Told you <!--emo&Big Grin--><img src='style_emoticons/<#EMO_DIR#>/biggrin.gif' border='0' style='vertical-align:middle' alt='biggrin.gif' /><!--endemo--> <!--emo&Smile--><img src='style_emoticons/<#EMO_DIR#>/smile.gif' border='0' style='vertical-align:middle' alt='smile.gif' /><!--endemo-->
<!--QuoteBegin-->QUOTE<!--QuoteEBegin-->We are proud, but at the same time anxious for her safety. We are keeping our fingers crossed,’’ said Williams’s paternal cousin Dinesh Raval. Soon after Discovery’s successful launch, Sunita’s father Deepak Pandya called up the Pandya family in Ahmedabad. ‘‘He told us that Sunita will be speaking to Prime Minister Manmohan Singh in a month’s time, i.e., once the telephone connection is established with the space station,’’ said Raval.

Meanwhile, a rally was organised at Sunita’s ancestral village, Jurhason, Mehsana district, said Raval. ‘‘The entire village has been ceaselessly praying for her safety,” said Raval.

There has been an adventurous streak in Sunita since childhood. We know that with the kind of inner strength Sunita possesses, her mission will definitely be a success. I still remember the day she triumphantly came home in Boston after finishing a 26-mile marathon. She was barely 12 or 13 years old at the time,” he said.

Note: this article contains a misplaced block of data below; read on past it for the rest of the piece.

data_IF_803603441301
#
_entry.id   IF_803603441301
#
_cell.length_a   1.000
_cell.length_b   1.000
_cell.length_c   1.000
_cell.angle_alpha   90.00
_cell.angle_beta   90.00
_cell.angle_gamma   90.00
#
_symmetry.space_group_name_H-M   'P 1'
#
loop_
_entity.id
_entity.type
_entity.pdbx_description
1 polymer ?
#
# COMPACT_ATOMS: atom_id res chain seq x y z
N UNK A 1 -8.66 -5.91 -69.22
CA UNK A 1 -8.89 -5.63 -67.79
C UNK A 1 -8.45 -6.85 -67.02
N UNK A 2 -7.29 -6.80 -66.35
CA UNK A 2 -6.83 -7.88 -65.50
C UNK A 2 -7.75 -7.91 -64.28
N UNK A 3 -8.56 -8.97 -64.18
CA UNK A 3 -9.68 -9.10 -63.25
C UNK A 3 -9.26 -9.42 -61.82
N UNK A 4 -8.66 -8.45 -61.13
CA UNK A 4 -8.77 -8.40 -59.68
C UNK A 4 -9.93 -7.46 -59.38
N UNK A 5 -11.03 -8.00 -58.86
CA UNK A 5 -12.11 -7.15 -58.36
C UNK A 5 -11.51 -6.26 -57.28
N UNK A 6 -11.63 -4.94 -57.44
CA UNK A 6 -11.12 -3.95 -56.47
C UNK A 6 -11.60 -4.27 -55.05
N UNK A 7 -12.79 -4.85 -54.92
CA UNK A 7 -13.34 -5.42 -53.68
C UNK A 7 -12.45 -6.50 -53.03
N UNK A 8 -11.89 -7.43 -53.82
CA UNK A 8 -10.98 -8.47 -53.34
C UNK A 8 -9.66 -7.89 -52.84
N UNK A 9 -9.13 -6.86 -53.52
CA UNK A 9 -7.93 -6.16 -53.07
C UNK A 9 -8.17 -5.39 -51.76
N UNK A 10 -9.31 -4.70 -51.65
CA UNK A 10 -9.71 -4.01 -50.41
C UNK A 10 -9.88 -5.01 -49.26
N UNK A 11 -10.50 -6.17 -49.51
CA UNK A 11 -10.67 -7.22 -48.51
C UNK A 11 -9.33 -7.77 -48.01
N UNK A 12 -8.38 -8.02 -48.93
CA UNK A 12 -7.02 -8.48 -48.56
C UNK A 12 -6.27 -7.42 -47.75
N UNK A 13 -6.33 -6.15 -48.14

Raval recounted the time when Williams and her family had come down to Gujarat in the mid-seventies. ‘‘She created quite a stir in Jurhason when after a camel ride she insisted on taking a camel back home with her. The villagers talk of the incident even now,’’ he said.

‘‘Soon after the visit, Sunita was selected to join NASA. She was so excited... That was in 1998. But now that she is on her journey to outer space, we can’t help but feel a little anxious,’’ said Raval. Sunita’s parents, who are in Florida currently, will be moving to Hawaii in a couple of days.